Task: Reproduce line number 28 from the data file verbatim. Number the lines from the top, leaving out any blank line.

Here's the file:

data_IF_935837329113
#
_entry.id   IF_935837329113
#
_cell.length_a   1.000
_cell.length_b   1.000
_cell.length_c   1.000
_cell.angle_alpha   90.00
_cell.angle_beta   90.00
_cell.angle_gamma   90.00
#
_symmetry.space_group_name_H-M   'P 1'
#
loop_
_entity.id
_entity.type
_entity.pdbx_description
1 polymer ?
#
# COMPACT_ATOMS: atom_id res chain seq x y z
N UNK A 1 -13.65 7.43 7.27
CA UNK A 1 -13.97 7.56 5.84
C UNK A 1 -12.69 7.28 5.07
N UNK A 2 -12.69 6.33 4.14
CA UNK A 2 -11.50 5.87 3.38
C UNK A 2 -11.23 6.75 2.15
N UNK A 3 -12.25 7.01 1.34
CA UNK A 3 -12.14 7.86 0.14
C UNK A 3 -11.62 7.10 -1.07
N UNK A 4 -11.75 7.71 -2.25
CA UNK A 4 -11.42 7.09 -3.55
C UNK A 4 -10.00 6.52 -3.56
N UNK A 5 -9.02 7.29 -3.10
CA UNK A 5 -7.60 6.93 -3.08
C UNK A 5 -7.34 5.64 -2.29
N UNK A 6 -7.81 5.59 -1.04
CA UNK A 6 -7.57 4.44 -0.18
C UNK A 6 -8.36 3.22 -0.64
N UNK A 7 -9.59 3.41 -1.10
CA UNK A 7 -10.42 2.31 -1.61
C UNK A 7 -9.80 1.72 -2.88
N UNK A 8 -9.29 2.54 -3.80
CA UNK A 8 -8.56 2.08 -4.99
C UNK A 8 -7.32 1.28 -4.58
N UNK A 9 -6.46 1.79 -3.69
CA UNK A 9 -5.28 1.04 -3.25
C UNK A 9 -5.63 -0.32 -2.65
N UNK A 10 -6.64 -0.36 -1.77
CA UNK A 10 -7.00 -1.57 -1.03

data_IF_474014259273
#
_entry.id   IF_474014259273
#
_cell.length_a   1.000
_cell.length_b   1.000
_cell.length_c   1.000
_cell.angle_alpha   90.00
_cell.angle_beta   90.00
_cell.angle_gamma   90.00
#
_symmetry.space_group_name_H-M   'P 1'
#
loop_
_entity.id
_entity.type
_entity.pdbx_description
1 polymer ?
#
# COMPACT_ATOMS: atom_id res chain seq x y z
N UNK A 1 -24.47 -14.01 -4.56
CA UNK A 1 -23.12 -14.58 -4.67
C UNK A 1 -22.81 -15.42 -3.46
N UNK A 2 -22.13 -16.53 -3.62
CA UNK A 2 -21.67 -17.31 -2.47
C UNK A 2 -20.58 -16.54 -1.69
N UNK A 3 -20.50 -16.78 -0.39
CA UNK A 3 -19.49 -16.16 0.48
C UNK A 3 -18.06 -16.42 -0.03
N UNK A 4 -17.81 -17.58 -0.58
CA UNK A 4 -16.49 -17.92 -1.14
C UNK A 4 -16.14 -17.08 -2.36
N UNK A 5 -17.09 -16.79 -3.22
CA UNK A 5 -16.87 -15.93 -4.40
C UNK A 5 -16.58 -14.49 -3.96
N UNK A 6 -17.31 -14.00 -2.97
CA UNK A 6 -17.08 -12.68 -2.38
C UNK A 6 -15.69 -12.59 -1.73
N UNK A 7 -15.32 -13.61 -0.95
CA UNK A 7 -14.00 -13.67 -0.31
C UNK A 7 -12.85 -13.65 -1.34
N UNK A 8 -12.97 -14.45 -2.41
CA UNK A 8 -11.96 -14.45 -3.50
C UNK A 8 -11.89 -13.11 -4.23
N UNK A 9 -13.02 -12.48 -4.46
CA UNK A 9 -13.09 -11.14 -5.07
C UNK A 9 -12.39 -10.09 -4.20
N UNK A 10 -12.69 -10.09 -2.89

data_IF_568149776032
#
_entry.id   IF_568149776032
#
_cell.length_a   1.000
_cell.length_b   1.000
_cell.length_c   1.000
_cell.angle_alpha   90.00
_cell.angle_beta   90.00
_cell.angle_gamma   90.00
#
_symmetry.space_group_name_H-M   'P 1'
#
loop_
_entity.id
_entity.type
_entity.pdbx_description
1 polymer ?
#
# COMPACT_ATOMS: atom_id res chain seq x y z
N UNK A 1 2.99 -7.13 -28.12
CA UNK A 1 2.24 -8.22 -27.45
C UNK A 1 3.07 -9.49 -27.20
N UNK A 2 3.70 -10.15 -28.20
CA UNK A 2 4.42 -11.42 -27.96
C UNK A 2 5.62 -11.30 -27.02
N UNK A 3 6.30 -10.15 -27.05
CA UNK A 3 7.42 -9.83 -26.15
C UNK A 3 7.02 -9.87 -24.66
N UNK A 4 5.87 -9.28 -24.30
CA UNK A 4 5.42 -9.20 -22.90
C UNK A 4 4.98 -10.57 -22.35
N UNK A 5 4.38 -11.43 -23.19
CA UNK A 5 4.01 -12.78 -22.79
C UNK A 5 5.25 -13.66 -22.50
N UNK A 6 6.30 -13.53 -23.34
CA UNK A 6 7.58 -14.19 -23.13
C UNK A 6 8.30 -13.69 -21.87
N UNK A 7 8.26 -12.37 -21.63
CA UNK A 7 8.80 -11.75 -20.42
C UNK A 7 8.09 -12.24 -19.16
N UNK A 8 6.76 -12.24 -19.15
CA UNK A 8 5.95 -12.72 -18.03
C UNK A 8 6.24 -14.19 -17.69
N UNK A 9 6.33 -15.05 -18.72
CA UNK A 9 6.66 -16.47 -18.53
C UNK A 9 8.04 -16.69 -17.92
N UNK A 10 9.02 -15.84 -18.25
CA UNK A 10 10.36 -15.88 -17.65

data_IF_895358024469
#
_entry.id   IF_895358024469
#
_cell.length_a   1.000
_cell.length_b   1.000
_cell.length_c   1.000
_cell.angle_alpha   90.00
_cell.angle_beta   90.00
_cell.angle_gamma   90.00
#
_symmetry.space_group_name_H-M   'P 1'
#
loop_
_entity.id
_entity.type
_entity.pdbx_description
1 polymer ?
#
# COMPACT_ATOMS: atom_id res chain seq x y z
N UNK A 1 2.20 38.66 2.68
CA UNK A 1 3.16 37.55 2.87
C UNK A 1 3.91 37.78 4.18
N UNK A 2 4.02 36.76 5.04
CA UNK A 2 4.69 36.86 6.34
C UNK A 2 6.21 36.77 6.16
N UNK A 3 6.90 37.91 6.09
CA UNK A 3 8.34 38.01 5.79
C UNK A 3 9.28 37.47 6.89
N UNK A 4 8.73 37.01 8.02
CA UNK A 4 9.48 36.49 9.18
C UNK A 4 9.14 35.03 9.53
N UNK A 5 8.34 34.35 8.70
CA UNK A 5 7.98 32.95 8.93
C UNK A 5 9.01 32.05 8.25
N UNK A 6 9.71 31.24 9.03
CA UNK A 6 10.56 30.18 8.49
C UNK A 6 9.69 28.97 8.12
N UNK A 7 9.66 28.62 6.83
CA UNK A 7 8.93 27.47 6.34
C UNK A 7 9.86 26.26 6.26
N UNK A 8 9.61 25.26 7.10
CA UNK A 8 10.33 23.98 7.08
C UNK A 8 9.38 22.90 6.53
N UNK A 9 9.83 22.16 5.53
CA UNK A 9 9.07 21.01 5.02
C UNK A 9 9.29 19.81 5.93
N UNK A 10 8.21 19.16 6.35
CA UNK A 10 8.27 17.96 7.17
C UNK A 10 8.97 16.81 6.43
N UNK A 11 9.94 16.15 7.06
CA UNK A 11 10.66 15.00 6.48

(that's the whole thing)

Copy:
CA UNK A 3 -12.14 7.86 0.14